Joined Sunday, February 11, 2007
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Why johnevelyn? The screen-name was chosen, because John Evelyn's short tract
Fumifugium of 1661 has influenced me more than any other book. As an atmospheric scientist I remain struck how this pioneering book on air pollution linked science with policy and society.
2017Have been reading Charles Cummings, who I find extremely disturbing, and thrillers from more classical proponents of the spy story such as Len Deighton and le Carre.
2016The year starts with me well into the Uplift novels by David Brin. I have also been interested in aircraft in recently military history, so have been reading Rowland White's books, though somewhat journalistic are very exciting. Towards the middle of the year I had various projects in China, especially in Shanxi Province, so I started to read about historical Chinese architecture more seriously and returned to my fascination with Liang Sichen and Lin Hueyin. Back to Shanxi and the elegant Foguang Temple ( 佛光寺) from 857 AD on Mt Wutai in October, so Chinese history much in in my mind, especially the Tang and Sung Dynasties. I became interested in Yang Guifei (楊玉環) one of the Four Beauties of ancient China, so have been reading much about her and the An Lushan Rebellion which was so destructive to the Tang Dynasty.
2015Read lots of science fiction over the past year and failed to break away to other genres or even read Stanislaw Lem, so I am reading large amounts of the more traditional hard science fiction. As I live in Hong Kong I am reading interesting books about its history in addition to some Chinese materials. Working through a pile of Sarah Paretsky and Sarah Dunant, and also discovered Laurie R King's stories about Mary Russell and Sherlock Holmes. I have also read Derek Robinson's books that constitute a fictional history of the Royal Air Force and its predecessor.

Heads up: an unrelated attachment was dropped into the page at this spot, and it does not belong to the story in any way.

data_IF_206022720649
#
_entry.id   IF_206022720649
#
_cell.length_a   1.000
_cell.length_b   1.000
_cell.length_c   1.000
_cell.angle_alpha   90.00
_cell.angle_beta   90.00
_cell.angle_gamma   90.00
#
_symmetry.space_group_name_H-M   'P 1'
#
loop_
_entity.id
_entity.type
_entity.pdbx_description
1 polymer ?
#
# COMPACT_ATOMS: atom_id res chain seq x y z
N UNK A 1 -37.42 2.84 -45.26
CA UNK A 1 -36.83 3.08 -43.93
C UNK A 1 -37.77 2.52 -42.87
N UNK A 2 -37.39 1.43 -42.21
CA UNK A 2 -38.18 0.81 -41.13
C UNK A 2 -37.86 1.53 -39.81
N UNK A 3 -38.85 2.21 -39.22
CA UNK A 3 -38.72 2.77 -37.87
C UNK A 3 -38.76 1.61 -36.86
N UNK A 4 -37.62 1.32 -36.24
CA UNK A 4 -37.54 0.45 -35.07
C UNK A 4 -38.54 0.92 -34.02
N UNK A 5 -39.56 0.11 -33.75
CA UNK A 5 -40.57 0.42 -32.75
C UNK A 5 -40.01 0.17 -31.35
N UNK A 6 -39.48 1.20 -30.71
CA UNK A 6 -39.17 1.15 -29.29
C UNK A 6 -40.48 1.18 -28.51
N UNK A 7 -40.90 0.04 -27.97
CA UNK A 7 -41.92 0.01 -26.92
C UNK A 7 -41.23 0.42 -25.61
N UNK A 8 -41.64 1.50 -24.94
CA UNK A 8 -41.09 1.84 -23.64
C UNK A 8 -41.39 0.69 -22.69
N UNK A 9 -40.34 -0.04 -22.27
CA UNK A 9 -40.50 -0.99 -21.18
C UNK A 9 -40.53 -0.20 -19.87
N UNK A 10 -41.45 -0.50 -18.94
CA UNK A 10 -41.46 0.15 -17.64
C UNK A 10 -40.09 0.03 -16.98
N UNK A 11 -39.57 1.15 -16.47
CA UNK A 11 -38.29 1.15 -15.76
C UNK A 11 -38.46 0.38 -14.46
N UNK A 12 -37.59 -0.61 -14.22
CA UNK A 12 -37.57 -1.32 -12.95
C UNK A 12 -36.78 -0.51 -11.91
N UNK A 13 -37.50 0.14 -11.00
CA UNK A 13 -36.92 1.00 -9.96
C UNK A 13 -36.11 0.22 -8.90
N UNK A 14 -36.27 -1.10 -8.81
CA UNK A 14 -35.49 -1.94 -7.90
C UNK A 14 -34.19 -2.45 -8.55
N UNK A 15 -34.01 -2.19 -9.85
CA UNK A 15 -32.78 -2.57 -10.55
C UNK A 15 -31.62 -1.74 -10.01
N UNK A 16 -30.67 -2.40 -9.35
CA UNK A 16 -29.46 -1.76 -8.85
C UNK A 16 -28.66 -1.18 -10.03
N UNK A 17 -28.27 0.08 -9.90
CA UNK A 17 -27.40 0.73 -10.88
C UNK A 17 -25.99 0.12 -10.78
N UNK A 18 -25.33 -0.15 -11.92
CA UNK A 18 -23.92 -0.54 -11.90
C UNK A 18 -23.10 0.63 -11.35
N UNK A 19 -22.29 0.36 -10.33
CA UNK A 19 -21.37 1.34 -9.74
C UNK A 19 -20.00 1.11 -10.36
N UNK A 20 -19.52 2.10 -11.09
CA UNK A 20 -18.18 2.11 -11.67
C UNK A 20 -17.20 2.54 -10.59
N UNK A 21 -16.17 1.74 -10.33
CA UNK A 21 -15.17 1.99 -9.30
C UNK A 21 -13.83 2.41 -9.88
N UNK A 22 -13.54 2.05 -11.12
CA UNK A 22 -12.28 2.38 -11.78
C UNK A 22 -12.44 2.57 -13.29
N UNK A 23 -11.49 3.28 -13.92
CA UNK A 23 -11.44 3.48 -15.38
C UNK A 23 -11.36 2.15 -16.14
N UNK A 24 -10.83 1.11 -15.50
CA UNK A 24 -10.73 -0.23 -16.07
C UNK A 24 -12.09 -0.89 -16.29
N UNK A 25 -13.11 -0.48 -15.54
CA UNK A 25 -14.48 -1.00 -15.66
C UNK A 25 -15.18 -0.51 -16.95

2014In the new year I continued to read Scandinavian crime stories and classic science fiction along with my interests in the solar system. I have been promising to read some Stanislaw Lem this year, perhaps as an antidote to science fiction from the US/UK, bit as always I discover other writers such as Jack McDevitt. Also at work on the Raymond Chandler short stories and various hard-boiled novels in his style. I also have a bunch of Douglas Reeman submarine stories to read, though there is a certain sameness about them all.
2013The new year found me in the north of New Zealand reading some local history, but more significantly Westerns. Not a genre, I knew at all, so thought to give it a go, seeing as it is so unfashionable and Zane Gray spent so much time fishing there. Also started to read more avidly on the area of fiction about the solar system, although much is as short stories. These can be found collected under Mars, the asteroid belt,Jupiter and beyond in the outer solar system, Pluto comets and Kuiper objects as trans Neptunian objects and even onwards to nearby stars such as Alpha Centauri. The year, mostly spent in Hong Kong I found I have read a huge amount and finally finished all the Falco books, by Lyndsey Davis. As the year ended I was reading the Flashman Papers, the few remaining Henning Mankell -Kurt Wallender novels and Arnaldur Indriðason's Reykjavik Murders.